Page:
A team of physicists from the Joint Quantum Institute, the University of Maryland, the University of California Berkeley and Perimeter Institute for Theoretical Physics has implemented a test for quantum scrambling, a chaotic shuffling of the information stored among a collection of quantum particles. The team’s experiment, carried out on a group of seven ions, demonstrated a new way to distinguish between scrambling and true information loss.
Source: Sci News
Scrambling is what happens when matter disappears inside a black hole.
The information attached to that matter — the identities of all its constituents, down to the energy and momentum of its most elementary particles — is chaotically mixed with all the other matter and information inside, seemingly making it impossible to retrieve.
This leads to a so-called ‘black hole information paradox,’ since quantum mechanics says that information is never lost, even when that information disappears inside a black hole.
So, while some theoretical physicists claim that information falling through the event horizon of a black hole is lost forever, others argue that this information can be reconstructed, but only after waiting an inordinate amount of time — until the black hole has shrunk to nearly half its original size.
Black holes shrink because they emit Hawking radiation, which is caused by quantum mechanical fluctuations at the very edge of the black hole and is named after the late physicist Stephen Hawking.
Unfortunately, a black hole the mass of our Sun would take about 1067 years to evaporate — far, far longer than the age of the Universe.
However, it may be possible to retrieve this infalling information significantly faster by measuring subtle entanglements between the black hole and the Hawking radiation it emits.
Two bits of information — like the quantum bits, or qubits, in a quantum computer — are entangled when they are so closely linked that the quantum state of one automatically determines the state of the other, no matter how far apart they are.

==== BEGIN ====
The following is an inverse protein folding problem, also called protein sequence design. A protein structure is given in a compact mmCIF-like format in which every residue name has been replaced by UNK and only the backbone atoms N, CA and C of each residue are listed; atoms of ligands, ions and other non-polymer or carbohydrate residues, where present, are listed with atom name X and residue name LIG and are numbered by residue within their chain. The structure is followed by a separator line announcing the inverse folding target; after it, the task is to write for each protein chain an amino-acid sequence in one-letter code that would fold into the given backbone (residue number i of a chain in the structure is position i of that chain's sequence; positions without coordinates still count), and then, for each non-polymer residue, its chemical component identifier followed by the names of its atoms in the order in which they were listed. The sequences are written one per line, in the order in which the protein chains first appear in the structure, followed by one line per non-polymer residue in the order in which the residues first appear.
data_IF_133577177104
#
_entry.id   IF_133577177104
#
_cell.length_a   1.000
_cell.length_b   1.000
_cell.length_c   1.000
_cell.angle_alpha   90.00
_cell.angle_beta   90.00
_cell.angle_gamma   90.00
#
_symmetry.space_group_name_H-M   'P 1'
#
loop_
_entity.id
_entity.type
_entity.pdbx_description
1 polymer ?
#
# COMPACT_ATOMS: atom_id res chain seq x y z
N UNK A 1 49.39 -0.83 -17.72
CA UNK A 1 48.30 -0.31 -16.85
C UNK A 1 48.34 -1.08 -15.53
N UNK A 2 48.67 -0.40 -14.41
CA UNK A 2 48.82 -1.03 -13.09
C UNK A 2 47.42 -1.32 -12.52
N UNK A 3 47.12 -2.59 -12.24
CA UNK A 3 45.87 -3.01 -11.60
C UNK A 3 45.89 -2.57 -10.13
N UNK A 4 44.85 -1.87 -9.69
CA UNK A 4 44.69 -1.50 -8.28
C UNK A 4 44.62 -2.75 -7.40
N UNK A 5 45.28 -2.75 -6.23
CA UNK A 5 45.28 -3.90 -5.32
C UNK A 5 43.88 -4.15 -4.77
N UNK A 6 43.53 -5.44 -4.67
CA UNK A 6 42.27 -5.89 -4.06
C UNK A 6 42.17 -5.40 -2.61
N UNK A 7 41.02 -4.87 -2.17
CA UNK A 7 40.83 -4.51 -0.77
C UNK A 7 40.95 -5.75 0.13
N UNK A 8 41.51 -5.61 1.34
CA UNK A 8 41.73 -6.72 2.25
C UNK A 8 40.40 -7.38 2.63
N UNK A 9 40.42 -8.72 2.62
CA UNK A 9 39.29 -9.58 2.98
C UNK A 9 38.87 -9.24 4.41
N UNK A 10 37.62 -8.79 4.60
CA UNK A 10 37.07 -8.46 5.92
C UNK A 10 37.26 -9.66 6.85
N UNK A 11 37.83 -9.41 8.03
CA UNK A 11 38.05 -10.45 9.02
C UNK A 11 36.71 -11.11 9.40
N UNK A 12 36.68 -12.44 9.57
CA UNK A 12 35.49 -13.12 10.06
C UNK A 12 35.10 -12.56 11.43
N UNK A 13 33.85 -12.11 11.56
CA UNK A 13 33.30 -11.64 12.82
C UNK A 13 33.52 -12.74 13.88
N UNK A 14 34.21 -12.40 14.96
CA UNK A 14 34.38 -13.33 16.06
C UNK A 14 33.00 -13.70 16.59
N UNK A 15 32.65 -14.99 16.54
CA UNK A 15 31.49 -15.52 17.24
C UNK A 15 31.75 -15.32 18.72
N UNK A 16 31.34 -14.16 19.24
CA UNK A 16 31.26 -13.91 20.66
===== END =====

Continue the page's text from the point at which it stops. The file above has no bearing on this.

Physicists sometimes refer to this as spooky action at a distance, and measurements of entangled qubits can lead to the teleportation of quantum information from one qubit to another.
“One can recover the information dropped into the black hole by doing a massive quantum calculation on these outgoing Hawking photons. This is expected to be really, really hard, but if quantum mechanics is to be believed, it should, in principle, be possible. That’s exactly what we are doing here, but for a tiny three-qubit ‘black hole’ inside a seven-qubit quantum computer,” said team member Dr. Norman Yao, a physicist at the University of California Berkeley.
“By dropping an entangled qubit into a black hole and querying the emerging Hawking radiation, you could theoretically determine the state of a qubit inside the black hole, providing a window into the abyss.”
In their experiments, the researchers effectively measured out-of-time-ordered correlation functions (OTOCs), which are created by comparing two quantum states that differ in the timing of when certain kicks or perturbations are applied. The key is being able to evolve a quantum state both forward and backward in time to understand the effect of that second kick on the first kick.
The team created a scrambling quantum circuit on three qubits within a seven-qubit trapped-ion quantum computer and characterized the resulting decay of the OTOC.
While the decay of the OTOC is typically taken as a strong indication that scrambling has occurred, to prove that they had to show that the OTOC didn’t simply decay because of decoherence — that is, that it wasn’t just poorly shielded from the noise of the outside world, which also causes quantum states to fall apart.
The scientists proved that the greater the accuracy with which they could retrieve the entangled or teleported information, the more stringently they could put a lower limit on the amount of scrambling that had occurred in the OTOC.
They measured a teleportation fidelity of about 80%, meaning that perhaps half of the quantum state was scrambled and the other half decayed by decoherence. Nevertheless, this was enough to demonstrate that genuine scrambling had indeed occurred in this three-qubit quantum circuit.
“With scrambling, one particle’s information gets blended or spread out into the entire system. It seems lost, but it’s actually still hidden in the correlations between the different particles,” said Kevin Landsman, a graduate student at the Joint Quantum Institute.
“Regardless of whether real black holes are very good scramblers, studying quantum scrambling in the lab could provide useful insights for the future development of quantum computing or quantum simulation,” said Dr. Chris Monroe, a physicist at the University of Maryland.
The research is published in the journal Nature.